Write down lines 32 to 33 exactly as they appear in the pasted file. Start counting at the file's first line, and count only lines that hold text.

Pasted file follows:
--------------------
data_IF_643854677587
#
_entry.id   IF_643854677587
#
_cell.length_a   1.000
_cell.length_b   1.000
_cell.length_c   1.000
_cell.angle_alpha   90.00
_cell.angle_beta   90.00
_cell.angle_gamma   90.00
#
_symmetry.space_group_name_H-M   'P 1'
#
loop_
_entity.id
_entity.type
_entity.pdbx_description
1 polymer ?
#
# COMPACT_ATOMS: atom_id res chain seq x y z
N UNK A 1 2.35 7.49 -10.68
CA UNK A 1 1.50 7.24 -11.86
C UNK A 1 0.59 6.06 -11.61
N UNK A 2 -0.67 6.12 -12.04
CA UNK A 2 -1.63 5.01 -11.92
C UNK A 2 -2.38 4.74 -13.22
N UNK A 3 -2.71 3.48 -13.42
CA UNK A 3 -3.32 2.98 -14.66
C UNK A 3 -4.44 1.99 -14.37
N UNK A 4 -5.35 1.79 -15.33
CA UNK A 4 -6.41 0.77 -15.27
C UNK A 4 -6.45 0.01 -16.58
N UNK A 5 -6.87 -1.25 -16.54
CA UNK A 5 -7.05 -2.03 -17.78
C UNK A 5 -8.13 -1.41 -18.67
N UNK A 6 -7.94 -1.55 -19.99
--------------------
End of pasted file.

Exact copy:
C UNK A 4 -6.45 0.01 -16.58
N UNK A 5 -6.87 -1.25 -16.54